Plastics for Change

Body Shop partnered with Plastics for Change in India

Loop lets you use all recycled packaging from major brands

Wildsmith Mycelium Packaging

Lush Blackpots Can be Recycled

Policy Can Drive Innovation

Policy support for industry can be an engine for rapid growth. For instance, the European Commission recently provided additional guidance through its Circular Economy Action Plan. The plan outlined comprehensive framework. Key items include: 

  • Setting a goal to make sustainable products, services and business models the norm through a coherent policy framework 
  • Advocating for legislation to widen the mandate of Ecodesign Directive which oversees energy efficiency 
  • Supporting bio-based manufacturing and ensure sustainability of bio-based materials from renewable sources 
  • Establishing a target for food waste reduction 
  • Increasing consumers education at point of sale about the lifespan of a product and how it could be recycled or reused 
  • Encouraging the integration of sustainability criteria into business strategies  
  • Advocating for cross-region teamwork & common performance metrics 

The impact may be significant: the EC aspires to create 700,000 circular economy jobs by 2030.  This framework is allowing for innovation on a significant scale. 

An Inclusive Circular Economy  

The definition of “sustainability” means evaluating economic, environmental, and social factors so that future generations can enjoy what we enjoy today. The circular economy is a critical design tool through which we can achieve this goal. While we may consider these innovations to be purely product or design oriented, we have the opportunity consider the intersectionality of community involvement, impact and circularity. These were recently discussed on the Catalyst Creative Coffee Chat podcast with Aprinnova’s John Toner, Karla Ballard Williams of Ying, and Mollie Jensen of Biossance.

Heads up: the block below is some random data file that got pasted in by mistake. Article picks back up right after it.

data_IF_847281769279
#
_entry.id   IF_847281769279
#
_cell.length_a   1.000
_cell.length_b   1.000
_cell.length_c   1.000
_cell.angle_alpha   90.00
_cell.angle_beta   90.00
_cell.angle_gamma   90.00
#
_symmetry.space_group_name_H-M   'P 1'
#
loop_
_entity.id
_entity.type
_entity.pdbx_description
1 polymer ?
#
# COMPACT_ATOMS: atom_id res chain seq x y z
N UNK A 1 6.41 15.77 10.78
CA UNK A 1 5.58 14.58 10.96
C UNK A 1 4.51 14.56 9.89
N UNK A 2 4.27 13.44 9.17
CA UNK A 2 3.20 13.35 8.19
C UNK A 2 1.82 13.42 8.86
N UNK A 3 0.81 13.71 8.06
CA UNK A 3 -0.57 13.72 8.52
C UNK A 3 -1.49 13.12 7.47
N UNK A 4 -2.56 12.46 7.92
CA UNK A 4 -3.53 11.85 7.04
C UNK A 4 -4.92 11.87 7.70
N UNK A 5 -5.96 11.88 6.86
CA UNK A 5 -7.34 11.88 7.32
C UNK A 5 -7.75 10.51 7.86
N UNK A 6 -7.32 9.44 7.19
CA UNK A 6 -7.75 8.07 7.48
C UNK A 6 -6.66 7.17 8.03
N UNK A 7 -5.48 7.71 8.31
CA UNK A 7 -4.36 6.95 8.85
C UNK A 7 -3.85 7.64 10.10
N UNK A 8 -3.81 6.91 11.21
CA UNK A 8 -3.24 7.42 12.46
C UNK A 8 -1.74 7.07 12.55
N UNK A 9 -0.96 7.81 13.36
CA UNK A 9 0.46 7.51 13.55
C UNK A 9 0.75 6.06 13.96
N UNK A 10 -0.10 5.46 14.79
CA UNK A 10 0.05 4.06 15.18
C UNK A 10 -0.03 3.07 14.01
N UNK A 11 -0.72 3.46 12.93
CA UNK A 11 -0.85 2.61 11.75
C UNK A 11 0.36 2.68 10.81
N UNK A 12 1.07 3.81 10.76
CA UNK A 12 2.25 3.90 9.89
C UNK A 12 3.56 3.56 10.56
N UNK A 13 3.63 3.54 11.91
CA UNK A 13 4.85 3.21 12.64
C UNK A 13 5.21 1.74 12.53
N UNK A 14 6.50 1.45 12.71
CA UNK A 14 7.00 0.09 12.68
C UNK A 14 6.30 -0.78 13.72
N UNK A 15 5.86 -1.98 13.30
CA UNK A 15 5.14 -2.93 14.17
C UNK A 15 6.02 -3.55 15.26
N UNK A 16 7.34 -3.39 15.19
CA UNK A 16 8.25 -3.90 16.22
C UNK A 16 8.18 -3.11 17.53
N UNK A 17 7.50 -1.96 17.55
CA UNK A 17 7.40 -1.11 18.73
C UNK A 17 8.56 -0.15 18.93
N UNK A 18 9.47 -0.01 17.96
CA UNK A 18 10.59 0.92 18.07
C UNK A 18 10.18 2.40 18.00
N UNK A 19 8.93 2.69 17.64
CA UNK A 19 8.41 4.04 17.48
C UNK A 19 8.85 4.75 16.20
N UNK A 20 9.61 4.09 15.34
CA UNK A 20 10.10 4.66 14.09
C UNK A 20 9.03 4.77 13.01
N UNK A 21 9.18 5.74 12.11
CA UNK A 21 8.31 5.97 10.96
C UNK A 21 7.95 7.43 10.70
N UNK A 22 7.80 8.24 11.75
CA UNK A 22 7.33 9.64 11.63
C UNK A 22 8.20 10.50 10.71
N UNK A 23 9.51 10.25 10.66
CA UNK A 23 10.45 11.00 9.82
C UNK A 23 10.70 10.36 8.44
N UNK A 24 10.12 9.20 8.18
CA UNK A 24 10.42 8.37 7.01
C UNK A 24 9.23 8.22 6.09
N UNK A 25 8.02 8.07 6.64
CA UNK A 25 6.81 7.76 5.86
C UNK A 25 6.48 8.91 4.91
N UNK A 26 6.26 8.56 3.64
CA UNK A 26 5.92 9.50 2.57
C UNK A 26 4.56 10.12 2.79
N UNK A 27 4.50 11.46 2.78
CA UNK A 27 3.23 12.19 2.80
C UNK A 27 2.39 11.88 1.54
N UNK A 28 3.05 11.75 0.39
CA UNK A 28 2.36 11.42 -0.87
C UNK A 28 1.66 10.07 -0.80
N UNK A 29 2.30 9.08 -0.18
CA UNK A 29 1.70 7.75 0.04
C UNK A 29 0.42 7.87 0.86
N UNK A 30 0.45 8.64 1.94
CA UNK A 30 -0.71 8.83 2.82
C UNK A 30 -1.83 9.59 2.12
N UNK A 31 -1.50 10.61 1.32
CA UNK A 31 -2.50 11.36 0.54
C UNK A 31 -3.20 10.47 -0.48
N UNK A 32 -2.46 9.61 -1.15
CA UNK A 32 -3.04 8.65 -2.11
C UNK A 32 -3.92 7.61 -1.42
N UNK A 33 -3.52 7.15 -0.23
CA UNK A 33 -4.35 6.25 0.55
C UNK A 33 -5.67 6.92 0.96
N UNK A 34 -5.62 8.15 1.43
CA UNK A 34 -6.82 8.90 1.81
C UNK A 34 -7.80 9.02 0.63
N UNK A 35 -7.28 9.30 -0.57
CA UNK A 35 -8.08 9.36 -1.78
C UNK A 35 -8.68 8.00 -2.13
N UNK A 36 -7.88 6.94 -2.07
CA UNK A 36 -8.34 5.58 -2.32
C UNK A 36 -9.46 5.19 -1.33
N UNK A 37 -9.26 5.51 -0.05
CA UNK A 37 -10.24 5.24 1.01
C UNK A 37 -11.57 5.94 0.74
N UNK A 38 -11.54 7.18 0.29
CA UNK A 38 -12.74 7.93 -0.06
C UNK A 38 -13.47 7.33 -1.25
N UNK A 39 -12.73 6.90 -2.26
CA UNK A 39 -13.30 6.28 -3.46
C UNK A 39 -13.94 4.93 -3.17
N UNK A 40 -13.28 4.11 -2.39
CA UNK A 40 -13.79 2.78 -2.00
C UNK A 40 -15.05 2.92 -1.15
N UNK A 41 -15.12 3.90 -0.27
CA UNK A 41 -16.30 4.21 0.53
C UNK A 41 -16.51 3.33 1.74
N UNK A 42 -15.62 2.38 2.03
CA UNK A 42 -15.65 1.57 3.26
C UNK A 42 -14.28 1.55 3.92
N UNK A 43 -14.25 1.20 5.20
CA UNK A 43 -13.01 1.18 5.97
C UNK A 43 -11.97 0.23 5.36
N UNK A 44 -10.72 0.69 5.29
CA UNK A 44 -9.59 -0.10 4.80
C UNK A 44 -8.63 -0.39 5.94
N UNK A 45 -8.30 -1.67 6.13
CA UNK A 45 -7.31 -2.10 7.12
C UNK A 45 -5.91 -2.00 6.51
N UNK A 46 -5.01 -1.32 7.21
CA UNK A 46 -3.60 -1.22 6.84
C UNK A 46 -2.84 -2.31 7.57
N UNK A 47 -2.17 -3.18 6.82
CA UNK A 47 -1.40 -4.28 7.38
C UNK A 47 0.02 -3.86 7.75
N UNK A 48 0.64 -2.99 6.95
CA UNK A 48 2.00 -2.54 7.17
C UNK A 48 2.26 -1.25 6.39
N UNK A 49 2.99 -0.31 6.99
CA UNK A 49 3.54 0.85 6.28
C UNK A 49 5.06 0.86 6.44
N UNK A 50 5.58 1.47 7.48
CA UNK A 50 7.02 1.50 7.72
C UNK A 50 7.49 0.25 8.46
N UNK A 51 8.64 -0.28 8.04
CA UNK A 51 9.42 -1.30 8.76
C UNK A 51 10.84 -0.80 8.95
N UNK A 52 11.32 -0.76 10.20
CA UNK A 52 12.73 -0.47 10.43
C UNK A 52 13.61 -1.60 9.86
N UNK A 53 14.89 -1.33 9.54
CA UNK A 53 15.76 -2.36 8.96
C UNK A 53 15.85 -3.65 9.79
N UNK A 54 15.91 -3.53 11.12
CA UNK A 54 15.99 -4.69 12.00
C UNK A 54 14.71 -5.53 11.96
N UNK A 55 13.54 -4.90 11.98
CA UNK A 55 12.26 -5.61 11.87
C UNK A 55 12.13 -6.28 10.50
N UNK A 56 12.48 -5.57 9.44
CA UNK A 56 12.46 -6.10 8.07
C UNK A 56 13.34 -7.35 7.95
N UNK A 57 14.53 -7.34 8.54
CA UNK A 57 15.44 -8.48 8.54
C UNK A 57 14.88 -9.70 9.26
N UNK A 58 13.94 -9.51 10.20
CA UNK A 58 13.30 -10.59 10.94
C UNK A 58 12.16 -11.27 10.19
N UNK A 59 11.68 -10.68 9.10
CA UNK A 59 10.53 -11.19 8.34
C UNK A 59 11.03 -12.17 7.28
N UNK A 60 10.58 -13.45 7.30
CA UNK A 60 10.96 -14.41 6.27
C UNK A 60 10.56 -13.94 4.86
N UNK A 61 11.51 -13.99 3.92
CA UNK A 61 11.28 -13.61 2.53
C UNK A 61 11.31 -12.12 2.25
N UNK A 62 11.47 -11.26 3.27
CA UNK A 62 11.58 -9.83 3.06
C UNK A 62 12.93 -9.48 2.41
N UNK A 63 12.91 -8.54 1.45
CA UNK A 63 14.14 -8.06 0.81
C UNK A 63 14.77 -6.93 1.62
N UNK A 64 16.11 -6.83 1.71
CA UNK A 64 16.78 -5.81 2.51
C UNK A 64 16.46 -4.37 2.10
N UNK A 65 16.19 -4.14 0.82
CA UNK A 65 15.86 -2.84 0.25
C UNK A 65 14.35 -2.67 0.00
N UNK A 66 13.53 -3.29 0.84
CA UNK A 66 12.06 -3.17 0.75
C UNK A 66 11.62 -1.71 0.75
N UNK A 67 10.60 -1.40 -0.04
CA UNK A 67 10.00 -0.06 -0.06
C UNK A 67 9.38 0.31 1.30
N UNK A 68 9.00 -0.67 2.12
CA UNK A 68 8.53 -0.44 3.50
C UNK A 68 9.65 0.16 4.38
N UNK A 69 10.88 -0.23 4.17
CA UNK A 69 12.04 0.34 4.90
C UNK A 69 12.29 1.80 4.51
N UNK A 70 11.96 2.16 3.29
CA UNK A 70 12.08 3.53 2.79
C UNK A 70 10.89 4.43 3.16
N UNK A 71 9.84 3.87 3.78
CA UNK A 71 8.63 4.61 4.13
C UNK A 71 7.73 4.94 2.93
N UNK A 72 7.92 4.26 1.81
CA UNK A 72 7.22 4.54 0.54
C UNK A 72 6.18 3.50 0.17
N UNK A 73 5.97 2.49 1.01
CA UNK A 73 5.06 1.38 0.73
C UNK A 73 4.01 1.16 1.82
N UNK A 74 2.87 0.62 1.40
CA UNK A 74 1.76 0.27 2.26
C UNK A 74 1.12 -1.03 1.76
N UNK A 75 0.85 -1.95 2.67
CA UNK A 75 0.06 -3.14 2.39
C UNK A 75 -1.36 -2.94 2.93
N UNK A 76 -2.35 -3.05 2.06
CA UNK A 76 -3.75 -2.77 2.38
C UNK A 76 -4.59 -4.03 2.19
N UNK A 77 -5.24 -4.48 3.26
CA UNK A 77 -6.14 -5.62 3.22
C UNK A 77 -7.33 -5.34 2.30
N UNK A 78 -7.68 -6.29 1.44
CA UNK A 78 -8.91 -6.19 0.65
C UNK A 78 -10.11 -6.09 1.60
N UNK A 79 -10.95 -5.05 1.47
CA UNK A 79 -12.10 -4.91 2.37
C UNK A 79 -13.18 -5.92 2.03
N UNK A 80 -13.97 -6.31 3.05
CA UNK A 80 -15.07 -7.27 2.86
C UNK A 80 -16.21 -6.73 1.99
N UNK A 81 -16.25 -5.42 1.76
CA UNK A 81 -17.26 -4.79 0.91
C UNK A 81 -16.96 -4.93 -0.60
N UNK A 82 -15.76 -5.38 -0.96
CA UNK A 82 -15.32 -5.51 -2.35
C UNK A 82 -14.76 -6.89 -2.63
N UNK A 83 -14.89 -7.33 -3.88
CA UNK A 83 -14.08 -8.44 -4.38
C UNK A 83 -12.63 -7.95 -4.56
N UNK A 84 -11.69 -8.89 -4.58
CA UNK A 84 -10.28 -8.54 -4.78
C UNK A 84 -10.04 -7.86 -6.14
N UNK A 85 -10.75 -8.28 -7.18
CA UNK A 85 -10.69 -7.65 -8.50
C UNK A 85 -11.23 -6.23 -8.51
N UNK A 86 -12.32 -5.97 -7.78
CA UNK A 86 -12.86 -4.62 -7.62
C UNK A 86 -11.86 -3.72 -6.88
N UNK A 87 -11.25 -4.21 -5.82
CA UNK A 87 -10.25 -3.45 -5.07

For example, at Aprinnova, we advocate for “clean beauty” from an industry perspective around 4 pillars: safety, transparency, performance and sustainability. All ingredients and products should align with these pillars. The definition of “sustainable” considers social, economic and environmental factors. Social factors necessarily include fair wages, equality and justice. 

This could be one reason we’ve seen clean beauty brands take a never-before-seen public stand in recent days for racial justiceRacial equality and social justice are fundamental components of social sustainability.  

Similarly, promoting the circular economy can engage with the most vulnerable communities impacted by excessive waste, allowing them to be the source of their own solutions instead of a topdown only approach, while investing in those solutions to lift them up.

Eighty percent of a products’ environmental impacts are determined at the design phase. Over the next decade it is more important than ever that brand leaders take into account how they can join and champion a circular economy for all – from start to finish.